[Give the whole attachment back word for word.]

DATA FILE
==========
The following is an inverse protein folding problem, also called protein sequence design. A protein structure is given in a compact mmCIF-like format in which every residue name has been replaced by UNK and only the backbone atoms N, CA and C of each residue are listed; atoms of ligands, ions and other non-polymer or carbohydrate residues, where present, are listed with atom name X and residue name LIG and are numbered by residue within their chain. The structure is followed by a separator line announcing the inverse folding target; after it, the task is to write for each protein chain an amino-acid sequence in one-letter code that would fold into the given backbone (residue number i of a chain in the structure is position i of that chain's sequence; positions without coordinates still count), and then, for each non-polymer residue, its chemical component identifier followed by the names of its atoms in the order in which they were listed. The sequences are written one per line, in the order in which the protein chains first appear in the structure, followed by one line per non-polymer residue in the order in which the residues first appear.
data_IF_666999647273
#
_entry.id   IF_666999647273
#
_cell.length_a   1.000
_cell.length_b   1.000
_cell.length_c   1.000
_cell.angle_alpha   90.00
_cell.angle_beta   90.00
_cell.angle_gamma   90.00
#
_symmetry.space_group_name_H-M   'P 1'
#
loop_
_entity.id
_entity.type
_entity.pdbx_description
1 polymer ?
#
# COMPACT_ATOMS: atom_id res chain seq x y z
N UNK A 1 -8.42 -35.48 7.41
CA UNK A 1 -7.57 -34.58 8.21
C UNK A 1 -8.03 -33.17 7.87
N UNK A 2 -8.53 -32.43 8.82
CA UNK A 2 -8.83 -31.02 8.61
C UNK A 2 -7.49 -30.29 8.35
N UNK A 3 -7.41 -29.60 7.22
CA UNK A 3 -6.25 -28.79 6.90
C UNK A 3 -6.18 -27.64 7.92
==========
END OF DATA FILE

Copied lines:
The following is an inverse protein folding problem, also called protein sequence design. A protein structure is given in a compact mmCIF-like format in which every residue name has been replaced by UNK and only the backbone atoms N, CA and C of each residue are listed; atoms of ligands, ions and other non-polymer or carbohydrate residues, where present, are listed with atom name X and residue name LIG and are numbered by residue within their chain. The structure is followed by a separator line announcing the inverse folding target; after it, the task is to write for each protein chain an amino-acid sequence in one-letter code that would fold into the given backbone (residue number i of a chain in the structure is position i of that chain's sequence; positions without coordinates still count), and then, for each non-polymer residue, its chemical component identifier followed by the names of its atoms in the order in which they were listed. The sequences are written one per line, in the order in which the protein chains first appear in the structure, followed by one line per non-polymer residue in the order in which the residues first appear.
data_IF_666999647273
#
_entry.id   IF_666999647273
#
_cell.length_a   1.000
_cell.length_b   1.000
_cell.length_c   1.000
_cell.angle_alpha   90.00
_cell.angle_beta   90.00
_cell.angle_gamma   90.00
#
_symmetry.space_group_name_H-M   'P 1'
#
loop_
_entity.id
_entity.type
_entity.pdbx_description
1 polymer ?
#
# COMPACT_ATOMS: atom_id res chain seq x y z
N UNK A 1 -8.42 -35.48 7.41
CA UNK A 1 -7.57 -34.58 8.21
C UNK A 1 -8.03 -33.17 7.87
N UNK A 2 -8.53 -32.43 8.82
CA UNK A 2 -8.83 -31.02 8.61
C UNK A 2 -7.49 -30.29 8.35
N UNK A 3 -7.41 -29.60 7.22
CA UNK A 3 -6.25 -28.79 6.90
C UNK A 3 -6.18 -27.64 7.92